While no one leaves home with the intent of getting into an auto-accident, the increasing U.S. population and corresponding number of vehicles on the road make your likelihood of being involved in an auto related accident incredibly high. While in some cases the cause will be your own action or inaction, many times it will be the other driver who is found to be at fault.
From minor fender benders to major collisions, auto accidents can cause immense damage to both personal property and your physical person. Ideally in this situation each motorist involved in the accident will have insurance sufficient to cover their individual liability. When this isn’t the case uninsured or underinsured motorist coverage may need to step in to help make you whole.
What is Underinsured and Uninsured Motorist Coverage?
When the driver that is wholly or partially at fault in an auto accident is uninsured, uninsured motorist coverage will step in to make sure the non-liable party is made whole. Underinsured motorist coverage operates in a similar way covering any damage done to the non-at-fault driver when the at-fault driver’s policy limits are insufficient to pay for the damage.
Underinsured motorist insurance requires the policy limits of the at-fault driver to be exhausted before coverage kicks in. Both uninsured and underinsured motorist coverage is purchased as part of your regular automobile insurance package and is typically an added monthly charge with most insurers. You can purchase “reduced” UM coverage or “excess” aka “add-on” UM coverage. What is reduced UM coverage? It is when you subtract your UM from the at fault driver’s insurance and you are left with that amount as your UM.
What is Covered?
Similar to traditional insurance, any damage that occurs as a result of the automobile accident will be covered with underinsured and uninsured motorist coverage. This can include damage done to your automobile or your physical person and will also pay for damage to personal or real property.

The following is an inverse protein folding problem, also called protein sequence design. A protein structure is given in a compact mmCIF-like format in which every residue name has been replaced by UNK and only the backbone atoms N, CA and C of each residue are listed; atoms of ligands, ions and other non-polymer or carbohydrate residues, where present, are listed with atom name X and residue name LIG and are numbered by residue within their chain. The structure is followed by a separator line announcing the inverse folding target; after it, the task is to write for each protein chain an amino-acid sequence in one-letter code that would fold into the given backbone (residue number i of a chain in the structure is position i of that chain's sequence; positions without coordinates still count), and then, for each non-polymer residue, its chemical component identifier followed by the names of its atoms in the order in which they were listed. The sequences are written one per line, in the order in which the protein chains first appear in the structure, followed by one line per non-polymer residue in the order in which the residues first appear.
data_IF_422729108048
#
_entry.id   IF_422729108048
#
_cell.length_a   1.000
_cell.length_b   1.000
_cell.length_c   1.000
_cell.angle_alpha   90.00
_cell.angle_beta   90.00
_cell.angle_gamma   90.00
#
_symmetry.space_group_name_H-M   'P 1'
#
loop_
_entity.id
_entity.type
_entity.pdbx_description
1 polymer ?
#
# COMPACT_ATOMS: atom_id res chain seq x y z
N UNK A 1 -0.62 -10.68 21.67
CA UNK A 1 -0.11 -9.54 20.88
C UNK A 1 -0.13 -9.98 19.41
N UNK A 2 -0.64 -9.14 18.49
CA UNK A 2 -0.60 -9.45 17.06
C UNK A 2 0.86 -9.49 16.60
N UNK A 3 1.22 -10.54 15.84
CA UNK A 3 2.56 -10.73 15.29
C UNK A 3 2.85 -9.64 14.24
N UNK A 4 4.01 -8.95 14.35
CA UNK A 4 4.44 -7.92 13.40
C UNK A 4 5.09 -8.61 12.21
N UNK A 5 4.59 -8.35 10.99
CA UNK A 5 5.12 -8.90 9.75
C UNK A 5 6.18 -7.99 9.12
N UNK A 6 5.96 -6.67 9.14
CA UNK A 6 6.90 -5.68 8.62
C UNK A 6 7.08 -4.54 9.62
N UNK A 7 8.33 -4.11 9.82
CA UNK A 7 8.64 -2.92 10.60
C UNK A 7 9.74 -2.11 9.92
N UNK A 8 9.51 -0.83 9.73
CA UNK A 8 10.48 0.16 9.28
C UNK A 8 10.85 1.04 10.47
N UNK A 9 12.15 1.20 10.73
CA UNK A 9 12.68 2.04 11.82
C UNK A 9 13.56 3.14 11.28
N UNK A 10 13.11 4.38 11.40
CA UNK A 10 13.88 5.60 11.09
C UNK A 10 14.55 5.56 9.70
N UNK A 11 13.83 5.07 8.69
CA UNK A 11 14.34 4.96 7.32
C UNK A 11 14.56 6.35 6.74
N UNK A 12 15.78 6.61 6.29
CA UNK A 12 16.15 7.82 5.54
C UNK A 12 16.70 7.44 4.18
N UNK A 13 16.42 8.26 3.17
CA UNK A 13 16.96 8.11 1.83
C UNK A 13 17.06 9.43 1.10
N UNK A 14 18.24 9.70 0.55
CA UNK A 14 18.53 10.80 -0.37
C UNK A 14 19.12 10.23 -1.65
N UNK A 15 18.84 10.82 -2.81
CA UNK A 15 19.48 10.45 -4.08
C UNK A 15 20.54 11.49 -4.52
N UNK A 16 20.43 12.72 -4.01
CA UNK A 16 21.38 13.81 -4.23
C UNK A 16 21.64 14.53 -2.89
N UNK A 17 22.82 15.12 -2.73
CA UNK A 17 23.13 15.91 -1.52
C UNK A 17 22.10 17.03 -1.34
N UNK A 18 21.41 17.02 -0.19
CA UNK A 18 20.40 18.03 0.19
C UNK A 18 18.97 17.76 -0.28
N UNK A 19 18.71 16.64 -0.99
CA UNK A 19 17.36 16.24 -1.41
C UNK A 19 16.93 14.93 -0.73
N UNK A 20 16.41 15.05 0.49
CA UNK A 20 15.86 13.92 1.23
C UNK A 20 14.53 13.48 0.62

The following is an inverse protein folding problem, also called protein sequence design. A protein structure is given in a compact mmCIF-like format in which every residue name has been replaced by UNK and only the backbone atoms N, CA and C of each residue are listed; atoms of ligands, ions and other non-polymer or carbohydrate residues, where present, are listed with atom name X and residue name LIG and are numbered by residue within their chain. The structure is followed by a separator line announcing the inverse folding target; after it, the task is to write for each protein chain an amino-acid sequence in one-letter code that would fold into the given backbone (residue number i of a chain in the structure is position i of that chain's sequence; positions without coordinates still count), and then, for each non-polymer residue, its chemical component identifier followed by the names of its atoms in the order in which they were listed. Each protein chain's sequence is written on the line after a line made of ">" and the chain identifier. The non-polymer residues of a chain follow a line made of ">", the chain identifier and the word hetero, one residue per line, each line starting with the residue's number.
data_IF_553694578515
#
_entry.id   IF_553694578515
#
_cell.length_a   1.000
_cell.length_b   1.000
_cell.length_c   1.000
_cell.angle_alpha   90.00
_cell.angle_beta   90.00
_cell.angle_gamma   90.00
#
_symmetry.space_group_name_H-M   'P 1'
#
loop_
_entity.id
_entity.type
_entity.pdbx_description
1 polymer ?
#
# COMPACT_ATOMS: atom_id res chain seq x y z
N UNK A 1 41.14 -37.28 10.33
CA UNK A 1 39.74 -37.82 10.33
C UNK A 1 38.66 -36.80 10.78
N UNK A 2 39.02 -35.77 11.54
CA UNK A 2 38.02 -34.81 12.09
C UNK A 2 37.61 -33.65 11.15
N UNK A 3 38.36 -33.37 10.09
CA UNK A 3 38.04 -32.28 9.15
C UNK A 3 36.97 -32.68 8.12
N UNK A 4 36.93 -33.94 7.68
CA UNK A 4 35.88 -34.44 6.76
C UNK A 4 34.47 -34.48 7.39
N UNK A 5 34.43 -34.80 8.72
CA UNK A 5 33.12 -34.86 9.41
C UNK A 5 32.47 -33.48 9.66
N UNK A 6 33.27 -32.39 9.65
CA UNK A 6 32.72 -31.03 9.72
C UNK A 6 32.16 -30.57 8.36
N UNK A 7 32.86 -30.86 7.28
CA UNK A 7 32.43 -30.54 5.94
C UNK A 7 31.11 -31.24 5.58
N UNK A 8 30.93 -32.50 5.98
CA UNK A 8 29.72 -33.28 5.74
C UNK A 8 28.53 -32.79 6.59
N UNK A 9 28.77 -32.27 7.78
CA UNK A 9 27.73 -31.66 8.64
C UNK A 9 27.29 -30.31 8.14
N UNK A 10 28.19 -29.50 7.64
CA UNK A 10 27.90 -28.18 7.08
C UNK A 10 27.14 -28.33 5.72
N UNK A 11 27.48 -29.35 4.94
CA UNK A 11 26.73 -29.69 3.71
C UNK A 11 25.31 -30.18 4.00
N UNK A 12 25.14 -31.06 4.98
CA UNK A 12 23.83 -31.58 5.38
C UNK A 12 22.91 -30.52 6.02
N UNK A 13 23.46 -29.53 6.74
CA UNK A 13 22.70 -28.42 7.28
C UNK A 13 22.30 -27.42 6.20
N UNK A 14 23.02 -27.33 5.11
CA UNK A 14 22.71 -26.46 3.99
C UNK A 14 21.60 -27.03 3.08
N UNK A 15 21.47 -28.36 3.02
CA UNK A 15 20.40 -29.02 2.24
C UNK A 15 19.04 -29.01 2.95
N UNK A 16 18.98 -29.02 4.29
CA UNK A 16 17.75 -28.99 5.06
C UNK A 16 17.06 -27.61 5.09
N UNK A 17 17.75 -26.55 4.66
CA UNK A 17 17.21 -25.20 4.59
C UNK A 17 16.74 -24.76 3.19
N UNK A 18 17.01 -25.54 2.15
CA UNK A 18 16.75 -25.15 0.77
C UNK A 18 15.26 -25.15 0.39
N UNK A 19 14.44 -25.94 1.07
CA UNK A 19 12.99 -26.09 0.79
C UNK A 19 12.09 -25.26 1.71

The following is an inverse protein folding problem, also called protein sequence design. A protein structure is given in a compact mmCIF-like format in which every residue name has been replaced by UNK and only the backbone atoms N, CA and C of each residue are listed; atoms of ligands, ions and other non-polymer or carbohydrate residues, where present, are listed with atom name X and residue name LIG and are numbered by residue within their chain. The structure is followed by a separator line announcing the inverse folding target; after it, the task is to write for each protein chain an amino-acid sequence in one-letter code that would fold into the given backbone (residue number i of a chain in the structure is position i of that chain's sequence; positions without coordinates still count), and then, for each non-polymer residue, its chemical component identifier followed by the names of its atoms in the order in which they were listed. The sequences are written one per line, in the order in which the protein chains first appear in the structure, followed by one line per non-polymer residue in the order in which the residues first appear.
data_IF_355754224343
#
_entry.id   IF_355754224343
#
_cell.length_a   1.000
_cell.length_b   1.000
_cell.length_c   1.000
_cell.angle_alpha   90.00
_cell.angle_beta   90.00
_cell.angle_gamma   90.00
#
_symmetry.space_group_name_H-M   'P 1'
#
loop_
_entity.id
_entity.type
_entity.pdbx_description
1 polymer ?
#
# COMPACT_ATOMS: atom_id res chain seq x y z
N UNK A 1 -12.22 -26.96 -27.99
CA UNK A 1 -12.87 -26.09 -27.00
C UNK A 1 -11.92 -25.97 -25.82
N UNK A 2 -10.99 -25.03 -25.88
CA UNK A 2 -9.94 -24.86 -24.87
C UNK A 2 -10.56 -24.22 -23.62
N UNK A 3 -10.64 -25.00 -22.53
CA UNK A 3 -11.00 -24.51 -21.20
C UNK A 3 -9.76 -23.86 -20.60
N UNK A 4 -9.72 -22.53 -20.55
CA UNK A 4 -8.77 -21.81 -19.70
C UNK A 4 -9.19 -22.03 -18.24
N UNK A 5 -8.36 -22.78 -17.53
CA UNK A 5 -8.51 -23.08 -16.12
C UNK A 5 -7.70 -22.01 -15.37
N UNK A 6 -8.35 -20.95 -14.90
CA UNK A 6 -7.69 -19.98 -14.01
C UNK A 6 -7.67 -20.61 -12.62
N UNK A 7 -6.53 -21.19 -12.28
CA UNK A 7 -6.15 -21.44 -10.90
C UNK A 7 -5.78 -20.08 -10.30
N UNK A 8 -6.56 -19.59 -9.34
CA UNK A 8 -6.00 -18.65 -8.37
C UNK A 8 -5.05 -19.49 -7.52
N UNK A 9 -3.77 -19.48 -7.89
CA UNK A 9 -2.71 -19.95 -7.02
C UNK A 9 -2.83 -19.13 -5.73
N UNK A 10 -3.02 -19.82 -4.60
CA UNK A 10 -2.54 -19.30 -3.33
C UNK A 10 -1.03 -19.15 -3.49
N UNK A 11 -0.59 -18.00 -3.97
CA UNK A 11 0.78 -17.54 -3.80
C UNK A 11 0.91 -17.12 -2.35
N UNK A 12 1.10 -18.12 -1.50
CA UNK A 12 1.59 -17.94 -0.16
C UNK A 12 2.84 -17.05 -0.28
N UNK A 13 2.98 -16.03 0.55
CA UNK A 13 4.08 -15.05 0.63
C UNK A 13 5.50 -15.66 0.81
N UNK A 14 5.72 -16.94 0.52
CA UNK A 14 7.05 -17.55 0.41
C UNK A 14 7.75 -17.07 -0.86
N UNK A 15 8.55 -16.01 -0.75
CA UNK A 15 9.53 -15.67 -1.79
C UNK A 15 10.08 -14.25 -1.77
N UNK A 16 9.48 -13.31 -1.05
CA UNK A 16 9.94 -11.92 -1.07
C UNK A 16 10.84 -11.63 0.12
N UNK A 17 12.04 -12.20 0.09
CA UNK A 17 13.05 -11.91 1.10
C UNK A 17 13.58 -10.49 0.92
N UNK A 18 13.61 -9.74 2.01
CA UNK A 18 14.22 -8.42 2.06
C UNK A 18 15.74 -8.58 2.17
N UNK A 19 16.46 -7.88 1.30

When an insurance company pays out on this type of policy they sometimes look to subrogate or independently go after the at-fault driver to recoup the amount they pay out. In some instances, the insurance company may choose not to seek subrogation given the low likelihood of recovery due to the financial condition of uninsured or uninsured motorists. This will not impact the holder of the uninsured or underinsured motorist policy’s ability to receive payment or coverage.
What You Need to Know About Medical Payments Coverage
Medical payments coverage is another form of optional, supplemental insurance coverage that may help insureds in the event of an accident. Medical payments coverage can help with medical or funeral expenses in the event of an accident. This type of insurance generally is supplemental to your primary health insurance, meaning that it kicks in to cover any costs or expenses that your day to day policy may not. Medical payments coverage may also cover expenses if you or a passenger is killed in the event of an accident.
Some states that apply no fault rules to accident liability require you to carry a form of medical payments coverage called personal injury protections or PIP. In these states, PIP is built into your main policy. It still may be a good idea to carry medical payments policy in a non-fault, PIP required state as medical payments coverage will kick in to cover any deficiencies once the limits of your PIP policy are reached. Georgia does not have PIP coverage.
While we, as an auto accident lawyer, have attempted to cover the basics of common forms of supplemental automobile coverage, it’s important to understand that every automobile accident is unique. The individual facts and circumstances of your particular crash may affect your liability or ability to recover funds to make yourself and your property whole. When involved in an accident with an uninsured or underinsured motorist you should always feel free to contact a qualified legal professional to discuss your case and protect your rights.